Michael Morris:  To answer your first question, this is rPFS based on standard imaging because VISION only had a pre-treatment screening PSMA scan as opposed to serial post-treatment PSMA scans. This is basically confirmation of our old criteria applied to a new drug class. But you raise a very important question, which is, can we do better? And what are the challenges that are posed by PSMA PET for a time to event endpoint?

Obviously PSMA PET is a lot trickier because especially with anything that implicates the androgen receptor in terms of a therapeutic, because that will alter PSMA expression and alter potentially a post-treatment PSMA scan. We face that same challenge though with standard conventional imaging with bone scan flare. We probably, in looking at PSMA based imaging to document progression or a beneficial change, may need to wait to understand beyond the first post treatment scan what's actually going on because PSMA expression could go up or it can go down, and tumor volume is also going either up or down, so we probably will need to establish a rule set similar to working group three in that you don't make your assessment based on just the first scan.

But I think that PSMA PET also offers a unique opportunity to get beyond a time to event endpoint because response is accessible on a PSMA pet, which it hadn't been on cross-sectional imaging for bone disease or even bone scintigraphy for bone disease. Whereas PSMA PET does have the opportunity to have a quantifiable biomarker that's response. Now, response occurs much earlier than progression, especially for patients who have castration sensitive disease or otherwise early disease. And so you could get a readout on a drug's efficacy by looking at response rather than time to progression.

The question isn't just what will rPFS look like for PSMA PET, but more optimistically, what will response look like? And then we would be able to cut the time that it takes to develop a drug, not just by months for castration resistant disease, but potentially by years for castration sensitive patients and other early patients. PSMA PET is huge focus of prostate cancer working group four in which many, many people are working on, and along with the regulatory agencies to try and figure this out so that we could build these credentialing correlative components of ongoing and upcoming phase three trials in order to qualify a response parameter for future therapeutic drug trials.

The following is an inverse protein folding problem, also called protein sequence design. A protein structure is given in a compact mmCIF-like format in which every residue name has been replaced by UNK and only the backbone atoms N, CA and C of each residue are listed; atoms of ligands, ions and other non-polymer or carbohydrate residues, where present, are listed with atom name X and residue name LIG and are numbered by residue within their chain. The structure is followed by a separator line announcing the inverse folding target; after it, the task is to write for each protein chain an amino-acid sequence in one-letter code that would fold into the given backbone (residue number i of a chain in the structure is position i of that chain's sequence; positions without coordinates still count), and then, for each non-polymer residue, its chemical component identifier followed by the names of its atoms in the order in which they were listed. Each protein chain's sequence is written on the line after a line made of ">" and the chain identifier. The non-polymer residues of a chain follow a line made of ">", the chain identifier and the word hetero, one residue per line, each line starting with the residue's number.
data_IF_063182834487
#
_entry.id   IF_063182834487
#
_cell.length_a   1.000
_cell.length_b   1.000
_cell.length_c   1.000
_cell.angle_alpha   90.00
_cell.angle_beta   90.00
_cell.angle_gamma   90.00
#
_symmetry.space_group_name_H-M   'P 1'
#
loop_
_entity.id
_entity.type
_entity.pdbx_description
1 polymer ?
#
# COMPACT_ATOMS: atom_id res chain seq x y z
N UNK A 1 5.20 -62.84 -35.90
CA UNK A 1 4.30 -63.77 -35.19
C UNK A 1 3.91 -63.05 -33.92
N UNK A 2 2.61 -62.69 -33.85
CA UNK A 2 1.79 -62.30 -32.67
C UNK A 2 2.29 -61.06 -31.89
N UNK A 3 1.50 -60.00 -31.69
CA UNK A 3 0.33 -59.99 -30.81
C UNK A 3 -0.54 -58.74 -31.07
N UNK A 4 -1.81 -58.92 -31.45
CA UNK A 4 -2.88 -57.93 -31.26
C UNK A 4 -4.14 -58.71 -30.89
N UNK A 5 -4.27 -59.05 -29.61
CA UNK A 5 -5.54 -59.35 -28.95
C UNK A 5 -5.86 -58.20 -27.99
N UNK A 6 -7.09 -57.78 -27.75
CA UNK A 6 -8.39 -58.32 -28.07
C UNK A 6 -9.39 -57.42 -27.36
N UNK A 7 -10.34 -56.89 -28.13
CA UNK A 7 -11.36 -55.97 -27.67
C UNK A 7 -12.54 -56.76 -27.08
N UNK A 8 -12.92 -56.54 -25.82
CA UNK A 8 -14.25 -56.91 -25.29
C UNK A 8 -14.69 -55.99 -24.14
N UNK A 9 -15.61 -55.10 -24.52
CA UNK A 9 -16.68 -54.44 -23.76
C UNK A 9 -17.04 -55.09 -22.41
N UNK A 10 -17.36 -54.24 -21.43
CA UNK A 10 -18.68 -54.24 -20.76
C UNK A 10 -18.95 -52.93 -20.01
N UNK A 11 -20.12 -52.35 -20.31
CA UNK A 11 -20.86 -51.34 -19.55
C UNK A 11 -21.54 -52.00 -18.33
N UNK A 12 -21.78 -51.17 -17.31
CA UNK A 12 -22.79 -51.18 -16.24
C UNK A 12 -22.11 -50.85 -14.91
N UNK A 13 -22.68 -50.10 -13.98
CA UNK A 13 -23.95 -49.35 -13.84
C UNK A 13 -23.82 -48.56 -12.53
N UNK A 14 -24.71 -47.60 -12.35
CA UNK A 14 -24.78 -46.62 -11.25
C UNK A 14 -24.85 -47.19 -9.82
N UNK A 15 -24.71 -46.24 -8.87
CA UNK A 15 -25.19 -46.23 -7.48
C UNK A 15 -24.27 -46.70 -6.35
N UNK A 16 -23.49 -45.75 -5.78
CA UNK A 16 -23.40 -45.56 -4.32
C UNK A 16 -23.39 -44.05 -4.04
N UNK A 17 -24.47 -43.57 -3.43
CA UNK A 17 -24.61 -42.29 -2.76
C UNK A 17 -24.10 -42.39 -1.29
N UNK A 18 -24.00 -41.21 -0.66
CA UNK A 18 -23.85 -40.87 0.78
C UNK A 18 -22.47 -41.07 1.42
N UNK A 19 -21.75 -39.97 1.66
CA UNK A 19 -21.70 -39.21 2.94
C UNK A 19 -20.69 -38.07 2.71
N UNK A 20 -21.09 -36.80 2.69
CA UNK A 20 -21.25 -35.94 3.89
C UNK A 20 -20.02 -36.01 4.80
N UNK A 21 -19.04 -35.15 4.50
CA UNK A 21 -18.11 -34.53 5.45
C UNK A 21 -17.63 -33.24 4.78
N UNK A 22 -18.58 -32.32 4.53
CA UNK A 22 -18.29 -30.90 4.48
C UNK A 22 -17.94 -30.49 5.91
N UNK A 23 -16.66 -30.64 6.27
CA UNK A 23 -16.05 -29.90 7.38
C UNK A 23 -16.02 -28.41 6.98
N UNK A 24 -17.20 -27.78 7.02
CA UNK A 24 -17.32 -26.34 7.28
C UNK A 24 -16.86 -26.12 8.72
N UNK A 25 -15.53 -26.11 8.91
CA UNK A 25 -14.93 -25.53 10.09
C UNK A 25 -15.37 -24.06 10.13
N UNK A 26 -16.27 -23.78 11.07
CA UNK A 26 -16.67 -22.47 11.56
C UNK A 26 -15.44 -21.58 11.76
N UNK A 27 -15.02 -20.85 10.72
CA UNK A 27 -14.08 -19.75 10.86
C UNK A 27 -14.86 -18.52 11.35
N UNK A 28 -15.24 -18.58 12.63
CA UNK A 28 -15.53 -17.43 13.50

Alicia Morgans: Yeah, it will be so interesting with PSMA expression being dynamic-

Michael Morris: Yeah.

Alicia Morgans:... with the therapy and understanding that to also then ensure that down downward expression and decreased PSMA avidity that actually is associated with whatever your end point is, of course of interest.

Michael Morris: I think we're up to it though. We had the same challenge with bone scintigraphy and we found a way through it that put forth a hypothesis and we built the data around the hypothesis in order to prove or disprove an association and a definition and a means of collecting data, we're going to have to do that same thing. The main challenge I think from a feasibility standpoint of doing that is that when we were qualifying working group two and three bone scans were standard of care in assessing post treatment effects. In every clinical trial you would've bone scans just built into the study.

PSMA based imaging is not, and so we're going to have to figure out how to have the financial aspects of the sponsors of various trials work together to build that database because it will be to every sponsor's advantage to have a nice early endpoint in future trials, but there has to be some investment by the community up front to build in the serial PSMA scans to gather the data. Hopefully that can be an aggregated effort, so no one sponsor is on the hook for that. But we need a plan at least to see how many patients that we need in order to do that, and we're developing that plan now with the regulatory agencies.

Alicia Morgans: Well, that's fantastic. And I'm really glad that you and the team are on the case defining the problem and really putting forth the effort to figure out, how do we walk through this and get where we need to be. Because to your point, this is where we need to go, and I do think that we are up for the challenge. Any final words on these additional analyses within VISION very helpful work?

Michael Morris: Sure. I think that the next step would be taking all of these intermediate endpoints and synthesizing them into a unified model. Whether that is as a nomogram or some other expression as a multi-variable model. We've looked at each of these individually, now we need to put them all together and see how in aggregate they predict for OS. And then hopefully we'll have a multi-variable way of predicting for an individual patient as to whether they're going to be a good candidate for a drug like Lutetium or perhaps whether they should go on to something else.

Alicia Morgans: Wonderful. Well, thank you so much for taking the time to talk with us about these presentations at ESMO 2022. It has been a pleasure.

Michael Morris: Thank you so much for inviting me, Alicia.